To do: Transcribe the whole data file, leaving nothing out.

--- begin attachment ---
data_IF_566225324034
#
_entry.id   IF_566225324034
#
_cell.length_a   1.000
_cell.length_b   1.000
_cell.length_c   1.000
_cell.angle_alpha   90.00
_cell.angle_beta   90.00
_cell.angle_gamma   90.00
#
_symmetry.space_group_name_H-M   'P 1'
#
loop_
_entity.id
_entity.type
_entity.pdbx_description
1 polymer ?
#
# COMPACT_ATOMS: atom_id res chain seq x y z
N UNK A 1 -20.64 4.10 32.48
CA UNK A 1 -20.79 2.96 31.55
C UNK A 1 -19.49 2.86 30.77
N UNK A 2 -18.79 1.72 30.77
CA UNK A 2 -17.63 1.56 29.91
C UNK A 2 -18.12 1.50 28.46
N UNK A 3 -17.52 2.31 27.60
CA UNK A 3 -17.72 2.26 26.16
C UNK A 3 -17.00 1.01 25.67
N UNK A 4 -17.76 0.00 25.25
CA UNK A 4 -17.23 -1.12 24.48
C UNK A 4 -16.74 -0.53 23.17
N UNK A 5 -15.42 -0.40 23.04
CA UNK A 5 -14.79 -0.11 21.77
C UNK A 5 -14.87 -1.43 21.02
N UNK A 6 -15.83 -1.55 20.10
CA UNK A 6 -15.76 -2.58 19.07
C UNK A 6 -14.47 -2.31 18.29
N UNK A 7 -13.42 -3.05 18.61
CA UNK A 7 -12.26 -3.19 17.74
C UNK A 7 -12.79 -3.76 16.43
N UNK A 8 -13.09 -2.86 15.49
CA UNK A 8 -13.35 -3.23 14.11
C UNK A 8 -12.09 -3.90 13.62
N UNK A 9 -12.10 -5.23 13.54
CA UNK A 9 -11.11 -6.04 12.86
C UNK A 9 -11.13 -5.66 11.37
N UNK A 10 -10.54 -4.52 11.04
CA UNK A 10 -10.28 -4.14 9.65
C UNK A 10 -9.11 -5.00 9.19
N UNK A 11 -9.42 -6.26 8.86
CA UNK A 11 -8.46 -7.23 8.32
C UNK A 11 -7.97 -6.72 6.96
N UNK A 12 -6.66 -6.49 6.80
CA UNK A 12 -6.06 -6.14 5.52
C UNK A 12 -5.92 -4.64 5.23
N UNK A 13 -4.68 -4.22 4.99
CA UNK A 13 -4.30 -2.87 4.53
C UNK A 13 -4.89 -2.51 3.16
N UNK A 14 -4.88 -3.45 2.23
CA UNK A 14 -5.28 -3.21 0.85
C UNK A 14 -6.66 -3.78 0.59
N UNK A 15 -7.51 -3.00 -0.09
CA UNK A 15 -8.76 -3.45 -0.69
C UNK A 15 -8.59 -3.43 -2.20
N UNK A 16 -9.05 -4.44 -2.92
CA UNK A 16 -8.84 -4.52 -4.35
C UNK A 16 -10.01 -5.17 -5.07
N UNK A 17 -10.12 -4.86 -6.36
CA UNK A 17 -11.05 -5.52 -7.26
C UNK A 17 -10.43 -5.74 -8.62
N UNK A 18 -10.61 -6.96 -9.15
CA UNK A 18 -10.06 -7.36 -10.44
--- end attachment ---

data_IF_566225324034
#
_entry.id   IF_566225324034
#
_cell.length_a   1.000
_cell.length_b   1.000
_cell.length_c   1.000
_cell.angle_alpha   90.00
_cell.angle_beta   90.00
_cell.angle_gamma   90.00
#
_symmetry.space_group_name_H-M   'P 1'
#
loop_
_entity.id
_entity.type
_entity.pdbx_description
1 polymer ?
#
# COMPACT_ATOMS: atom_id res chain seq x y z
N UNK A 1 -20.64 4.10 32.48
CA UNK A 1 -20.79 2.96 31.55
C UNK A 1 -19.49 2.86 30.77
N UNK A 2 -18.79 1.72 30.77
CA UNK A 2 -17.63 1.56 29.91
C UNK A 2 -18.12 1.50 28.46
N UNK A 3 -17.52 2.31 27.60
CA UNK A 3 -17.72 2.26 26.16
C UNK A 3 -17.00 1.01 25.67
N UNK A 4 -17.76 0.00 25.25
CA UNK A 4 -17.23 -1.12 24.48
C UNK A 4 -16.74 -0.53 23.17
N UNK A 5 -15.42 -0.40 23.04
CA UNK A 5 -14.79 -0.11 21.77
C UNK A 5 -14.87 -1.43 21.02
N UNK A 6 -15.83 -1.55 20.10
CA UNK A 6 -15.76 -2.58 19.07
C UNK A 6 -14.47 -2.31 18.29
N UNK A 7 -13.42 -3.05 18.61
CA UNK A 7 -12.26 -3.19 17.74
C UNK A 7 -12.79 -3.76 16.43
N UNK A 8 -13.09 -2.86 15.49
CA UNK A 8 -13.35 -3.23 14.11
C UNK A 8 -12.09 -3.90 13.62
N UNK A 9 -12.10 -5.23 13.54
CA UNK A 9 -11.11 -6.04 12.86
C UNK A 9 -11.13 -5.66 11.37
N UNK A 10 -10.54 -4.52 11.04
CA UNK A 10 -10.28 -4.14 9.65
C UNK A 10 -9.11 -5.00 9.19
N UNK A 11 -9.42 -6.26 8.86
CA UNK A 11 -8.46 -7.23 8.32
C UNK A 11 -7.97 -6.72 6.96
N UNK A 12 -6.66 -6.49 6.80
CA UNK A 12 -6.06 -6.14 5.52
C UNK A 12 -5.92 -4.64 5.23
N UNK A 13 -4.68 -4.22 4.99
CA UNK A 13 -4.30 -2.87 4.53
C UNK A 13 -4.89 -2.51 3.16
N UNK A 14 -4.88 -3.45 2.23
CA UNK A 14 -5.28 -3.21 0.85
C UNK A 14 -6.66 -3.78 0.59
N UNK A 15 -7.51 -3.00 -0.09
CA UNK A 15 -8.76 -3.45 -0.69
C UNK A 15 -8.59 -3.43 -2.20
N UNK A 16 -9.05 -4.44 -2.92
CA UNK A 16 -8.84 -4.52 -4.35
C UNK A 16 -10.01 -5.17 -5.07
N UNK A 17 -10.12 -4.86 -6.36
CA UNK A 17 -11.05 -5.52 -7.26
C UNK A 17 -10.43 -5.74 -8.62
N UNK A 18 -10.61 -6.96 -9.15
CA UNK A 18 -10.06 -7.36 -10.44